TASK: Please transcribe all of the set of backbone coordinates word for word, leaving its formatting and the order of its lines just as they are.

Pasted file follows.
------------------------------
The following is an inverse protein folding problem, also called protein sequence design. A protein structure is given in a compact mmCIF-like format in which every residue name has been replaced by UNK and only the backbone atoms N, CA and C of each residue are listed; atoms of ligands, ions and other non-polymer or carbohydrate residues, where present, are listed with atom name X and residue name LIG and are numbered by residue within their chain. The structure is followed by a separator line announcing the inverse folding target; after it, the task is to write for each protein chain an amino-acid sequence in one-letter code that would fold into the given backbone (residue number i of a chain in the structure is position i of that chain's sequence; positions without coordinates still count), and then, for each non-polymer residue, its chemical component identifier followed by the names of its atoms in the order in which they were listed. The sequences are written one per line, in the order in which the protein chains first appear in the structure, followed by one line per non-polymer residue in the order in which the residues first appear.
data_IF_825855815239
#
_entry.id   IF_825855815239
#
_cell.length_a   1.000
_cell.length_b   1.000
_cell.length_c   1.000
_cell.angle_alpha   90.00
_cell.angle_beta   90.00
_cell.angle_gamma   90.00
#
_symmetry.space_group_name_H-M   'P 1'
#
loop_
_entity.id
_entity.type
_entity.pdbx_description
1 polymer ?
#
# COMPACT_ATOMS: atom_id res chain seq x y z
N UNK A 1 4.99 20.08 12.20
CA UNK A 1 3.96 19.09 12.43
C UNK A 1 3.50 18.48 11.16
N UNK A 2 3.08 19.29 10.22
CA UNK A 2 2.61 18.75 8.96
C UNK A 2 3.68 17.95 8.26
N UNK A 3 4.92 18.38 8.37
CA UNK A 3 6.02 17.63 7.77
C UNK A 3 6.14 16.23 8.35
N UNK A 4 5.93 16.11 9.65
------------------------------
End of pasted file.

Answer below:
The following is an inverse protein folding problem, also called protein sequence design. A protein structure is given in a compact mmCIF-like format in which every residue name has been replaced by UNK and only the backbone atoms N, CA and C of each residue are listed; atoms of ligands, ions and other non-polymer or carbohydrate residues, where present, are listed with atom name X and residue name LIG and are numbered by residue within their chain. The structure is followed by a separator line announcing the inverse folding target; after it, the task is to write for each protein chain an amino-acid sequence in one-letter code that would fold into the given backbone (residue number i of a chain in the structure is position i of that chain's sequence; positions without coordinates still count), and then, for each non-polymer residue, its chemical component identifier followed by the names of its atoms in the order in which they were listed. The sequences are written one per line, in the order in which the protein chains first appear in the structure, followed by one line per non-polymer residue in the order in which the residues first appear.
data_IF_825855815239
#
_entry.id   IF_825855815239
#
_cell.length_a   1.000
_cell.length_b   1.000
_cell.length_c   1.000
_cell.angle_alpha   90.00
_cell.angle_beta   90.00
_cell.angle_gamma   90.00
#
_symmetry.space_group_name_H-M   'P 1'
#
loop_
_entity.id
_entity.type
_entity.pdbx_description
1 polymer ?
#
# COMPACT_ATOMS: atom_id res chain seq x y z
N UNK A 1 4.99 20.08 12.20
CA UNK A 1 3.96 19.09 12.43
C UNK A 1 3.50 18.48 11.16
N UNK A 2 3.08 19.29 10.22
CA UNK A 2 2.61 18.75 8.96
C UNK A 2 3.68 17.95 8.26
N UNK A 3 4.92 18.38 8.37
CA UNK A 3 6.02 17.63 7.77
C UNK A 3 6.14 16.23 8.35
N UNK A 4 5.93 16.11 9.65